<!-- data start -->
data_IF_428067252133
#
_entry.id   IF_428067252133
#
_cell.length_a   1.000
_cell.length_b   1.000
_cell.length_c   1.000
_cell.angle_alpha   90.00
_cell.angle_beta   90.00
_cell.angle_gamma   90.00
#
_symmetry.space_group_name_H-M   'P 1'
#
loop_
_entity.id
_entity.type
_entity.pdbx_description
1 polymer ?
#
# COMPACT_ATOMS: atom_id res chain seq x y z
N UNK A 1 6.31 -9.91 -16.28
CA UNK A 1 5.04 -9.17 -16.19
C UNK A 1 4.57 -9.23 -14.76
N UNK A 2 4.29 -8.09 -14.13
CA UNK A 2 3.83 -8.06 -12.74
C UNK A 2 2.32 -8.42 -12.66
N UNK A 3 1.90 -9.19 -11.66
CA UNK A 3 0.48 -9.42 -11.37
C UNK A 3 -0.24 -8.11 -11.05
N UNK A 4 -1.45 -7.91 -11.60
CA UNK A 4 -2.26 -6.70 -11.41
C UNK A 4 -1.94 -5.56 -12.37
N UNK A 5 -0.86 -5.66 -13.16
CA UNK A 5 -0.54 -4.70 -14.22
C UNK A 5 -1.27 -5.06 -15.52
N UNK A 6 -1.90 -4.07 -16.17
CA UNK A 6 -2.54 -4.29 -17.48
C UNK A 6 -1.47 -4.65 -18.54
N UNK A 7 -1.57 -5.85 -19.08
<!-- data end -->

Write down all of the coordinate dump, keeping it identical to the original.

data_IF_428067252133
#
_entry.id   IF_428067252133
#
_cell.length_a   1.000
_cell.length_b   1.000
_cell.length_c   1.000
_cell.angle_alpha   90.00
_cell.angle_beta   90.00
_cell.angle_gamma   90.00
#
_symmetry.space_group_name_H-M   'P 1'
#
loop_
_entity.id
_entity.type
_entity.pdbx_description
1 polymer ?
#
# COMPACT_ATOMS: atom_id res chain seq x y z
N UNK A 1 6.31 -9.91 -16.28
CA UNK A 1 5.04 -9.17 -16.19
C UNK A 1 4.57 -9.23 -14.76
N UNK A 2 4.29 -8.09 -14.13
CA UNK A 2 3.83 -8.06 -12.74
C UNK A 2 2.32 -8.42 -12.66
N UNK A 3 1.90 -9.19 -11.66
CA UNK A 3 0.48 -9.42 -11.37
C UNK A 3 -0.24 -8.11 -11.05
N UNK A 4 -1.45 -7.91 -11.60
CA UNK A 4 -2.26 -6.70 -11.41
C UNK A 4 -1.94 -5.56 -12.37
N UNK A 5 -0.86 -5.66 -13.16
CA UNK A 5 -0.54 -4.70 -14.22
C UNK A 5 -1.27 -5.06 -15.52
N UNK A 6 -1.90 -4.07 -16.17
CA UNK A 6 -2.54 -4.29 -17.48
C UNK A 6 -1.47 -4.65 -18.54
N UNK A 7 -1.57 -5.85 -19.08